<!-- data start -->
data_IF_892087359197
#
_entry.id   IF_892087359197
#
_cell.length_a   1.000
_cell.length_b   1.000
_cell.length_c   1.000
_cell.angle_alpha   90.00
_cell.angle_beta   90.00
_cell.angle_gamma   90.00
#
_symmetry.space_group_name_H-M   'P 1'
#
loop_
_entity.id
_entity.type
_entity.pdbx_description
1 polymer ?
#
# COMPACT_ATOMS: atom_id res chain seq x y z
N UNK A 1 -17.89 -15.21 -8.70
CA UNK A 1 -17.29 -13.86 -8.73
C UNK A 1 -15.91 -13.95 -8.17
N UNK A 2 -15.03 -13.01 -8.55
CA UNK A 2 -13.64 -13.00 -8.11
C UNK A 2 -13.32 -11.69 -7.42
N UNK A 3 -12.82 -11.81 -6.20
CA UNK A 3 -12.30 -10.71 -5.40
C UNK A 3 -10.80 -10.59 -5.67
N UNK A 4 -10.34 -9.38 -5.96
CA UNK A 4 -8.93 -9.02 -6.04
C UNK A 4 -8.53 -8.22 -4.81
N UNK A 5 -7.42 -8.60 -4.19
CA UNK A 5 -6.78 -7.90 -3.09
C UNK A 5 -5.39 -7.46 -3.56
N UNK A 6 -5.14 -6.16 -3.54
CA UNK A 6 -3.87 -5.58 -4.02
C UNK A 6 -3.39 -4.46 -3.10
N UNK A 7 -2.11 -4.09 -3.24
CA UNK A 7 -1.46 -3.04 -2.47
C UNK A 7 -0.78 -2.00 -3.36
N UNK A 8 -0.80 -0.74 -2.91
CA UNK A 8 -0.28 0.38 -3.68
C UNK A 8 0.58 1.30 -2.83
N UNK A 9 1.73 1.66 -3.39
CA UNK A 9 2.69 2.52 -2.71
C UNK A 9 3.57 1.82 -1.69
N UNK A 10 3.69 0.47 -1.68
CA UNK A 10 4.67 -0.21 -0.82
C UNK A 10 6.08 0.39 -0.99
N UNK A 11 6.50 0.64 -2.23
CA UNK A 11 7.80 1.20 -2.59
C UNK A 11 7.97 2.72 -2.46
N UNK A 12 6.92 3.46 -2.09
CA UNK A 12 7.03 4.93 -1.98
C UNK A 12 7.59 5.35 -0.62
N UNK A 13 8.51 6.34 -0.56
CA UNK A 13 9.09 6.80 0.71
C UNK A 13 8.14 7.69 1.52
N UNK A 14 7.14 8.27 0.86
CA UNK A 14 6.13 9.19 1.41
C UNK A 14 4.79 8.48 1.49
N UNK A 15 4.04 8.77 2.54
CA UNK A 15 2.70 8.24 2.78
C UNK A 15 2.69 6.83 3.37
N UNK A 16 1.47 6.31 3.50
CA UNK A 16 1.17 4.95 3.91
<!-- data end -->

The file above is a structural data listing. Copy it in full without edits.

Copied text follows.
data_IF_892087359197
#
_entry.id   IF_892087359197
#
_cell.length_a   1.000
_cell.length_b   1.000
_cell.length_c   1.000
_cell.angle_alpha   90.00
_cell.angle_beta   90.00
_cell.angle_gamma   90.00
#
_symmetry.space_group_name_H-M   'P 1'
#
loop_
_entity.id
_entity.type
_entity.pdbx_description
1 polymer ?
#
# COMPACT_ATOMS: atom_id res chain seq x y z
N UNK A 1 -17.89 -15.21 -8.70
CA UNK A 1 -17.29 -13.86 -8.73
C UNK A 1 -15.91 -13.95 -8.17
N UNK A 2 -15.03 -13.01 -8.55
CA UNK A 2 -13.64 -13.00 -8.11
C UNK A 2 -13.32 -11.69 -7.42
N UNK A 3 -12.82 -11.81 -6.20
CA UNK A 3 -12.30 -10.71 -5.40
C UNK A 3 -10.80 -10.59 -5.67
N UNK A 4 -10.34 -9.38 -5.96
CA UNK A 4 -8.93 -9.02 -6.04
C UNK A 4 -8.53 -8.22 -4.81
N UNK A 5 -7.42 -8.60 -4.19
CA UNK A 5 -6.78 -7.90 -3.09
C UNK A 5 -5.39 -7.46 -3.56
N UNK A 6 -5.14 -6.16 -3.54
CA UNK A 6 -3.87 -5.58 -4.02
C UNK A 6 -3.39 -4.46 -3.10
N UNK A 7 -2.11 -4.09 -3.24
CA UNK A 7 -1.46 -3.04 -2.47
C UNK A 7 -0.78 -2.00 -3.36
N UNK A 8 -0.80 -0.74 -2.91
CA UNK A 8 -0.28 0.38 -3.68
C UNK A 8 0.58 1.30 -2.83
N UNK A 9 1.73 1.66 -3.39
CA UNK A 9 2.69 2.52 -2.71
C UNK A 9 3.57 1.82 -1.69
N UNK A 10 3.69 0.47 -1.68
CA UNK A 10 4.67 -0.21 -0.82
C UNK A 10 6.08 0.39 -0.99
N UNK A 11 6.50 0.64 -2.23
CA UNK A 11 7.80 1.20 -2.59
C UNK A 11 7.97 2.72 -2.46
N UNK A 12 6.92 3.46 -2.09
CA UNK A 12 7.03 4.93 -1.98
C UNK A 12 7.59 5.35 -0.62
N UNK A 13 8.51 6.34 -0.56
CA UNK A 13 9.09 6.80 0.71
C UNK A 13 8.14 7.69 1.52
N UNK A 14 7.14 8.27 0.86
CA UNK A 14 6.13 9.19 1.41
C UNK A 14 4.79 8.48 1.49
N UNK A 15 4.04 8.77 2.54
CA UNK A 15 2.70 8.24 2.78
C UNK A 15 2.69 6.83 3.37
N UNK A 16 1.47 6.31 3.50
CA UNK A 16 1.17 4.95 3.91